Treating Type 2 Diabetes Your Way

Diabetes is a common chronic disease where glucose levels in the blood are too high. The body’s insulin levels cannot process the excess sugar, or in some cases, the body cannot produce insulin at all. This condition causes several symptoms, complications, and a shorter lifespan. About 1 in 10 Americans have diabetes, and many require injectable insulin to manage the condition. However, some doctors or patients opt to switch from insulin to oral hypoglycemic medication. Switching to oral pills is no small task, as patients must consider multiple factors for a smooth transition.

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Why change medicines?

Oral medicine is a good option for type 2 diabetic patients who still produce some insulin naturally. At this stage, diet and exercise are insufficient to manage the condition. Oral drugs may stimulate more insulin production, reducing the symptoms and complications of diabetes. Some patients will prefer oral medications for convenience, ease of use, or to avoid side effects like excess weight gain, hypoglycemia, or heart disease. Women who are pregnant or planning to become pregnant may also benefit from switching to this oral medication. A doctor must approve this change and provide a transition plan and the recommended dosage.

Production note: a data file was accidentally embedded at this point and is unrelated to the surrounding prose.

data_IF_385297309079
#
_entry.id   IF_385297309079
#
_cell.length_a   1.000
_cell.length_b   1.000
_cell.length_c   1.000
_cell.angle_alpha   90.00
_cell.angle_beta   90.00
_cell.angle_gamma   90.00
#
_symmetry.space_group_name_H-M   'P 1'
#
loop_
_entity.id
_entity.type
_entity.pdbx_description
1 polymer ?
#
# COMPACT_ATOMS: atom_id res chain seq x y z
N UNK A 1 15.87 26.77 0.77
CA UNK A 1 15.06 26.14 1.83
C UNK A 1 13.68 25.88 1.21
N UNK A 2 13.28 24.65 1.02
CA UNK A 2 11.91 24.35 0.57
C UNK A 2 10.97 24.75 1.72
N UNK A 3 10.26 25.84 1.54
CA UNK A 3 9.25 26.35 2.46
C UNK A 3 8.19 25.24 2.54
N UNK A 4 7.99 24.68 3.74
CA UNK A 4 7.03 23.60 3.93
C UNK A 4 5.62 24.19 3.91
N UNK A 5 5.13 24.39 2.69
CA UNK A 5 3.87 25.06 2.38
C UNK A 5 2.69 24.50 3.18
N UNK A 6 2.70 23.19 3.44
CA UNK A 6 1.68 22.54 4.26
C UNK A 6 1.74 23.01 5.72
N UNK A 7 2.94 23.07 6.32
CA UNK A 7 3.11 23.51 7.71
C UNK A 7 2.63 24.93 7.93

Which oral medication should you choose?

There are several oral hypoglycemic options available. Some standard options include thiazolidinediones, alpha-glucosidase inhibitors (AGIs), and biguanides. These drugs impact the body differently to increase or adjust insulin production. The doctor must choose the appropriate medicine based on the patient’s current health, pre-existing conditions, and needs. The change may also be gradual. The patient may use insulin periodically until the full changeover is complete.

Trusting the process

Patients should follow the instructions of the doctor or pharmacist. These experts will outline the steps to take and allow patients to ask essential questions. For instance, some patients will need details on when the medication will start to work and any potential side effects. The doctor may also advise on any foods or drinks that should be avoided while on this treatment. If the medication stops working, as glucose levels indicate, see a doctor immediately. Another drug may be added to the therapy, or this could be a sign that the disease has progressed.

Make the switch

Diabetes can be managed with the proper diet, exercise, and medication. Taking insulin can help patients have a better quality of life. For some, oral hypoglycemic medication may be a better option. Patients on oral treatment should be monitored for heart failure, rapid weight gain, or signs of hypoglycemia during the first year. Make sure to watch blood sugar more often than usual to see if the medicine is taking effect. Switching to oral medications can take time, but the results can benefit the patient in the long run.

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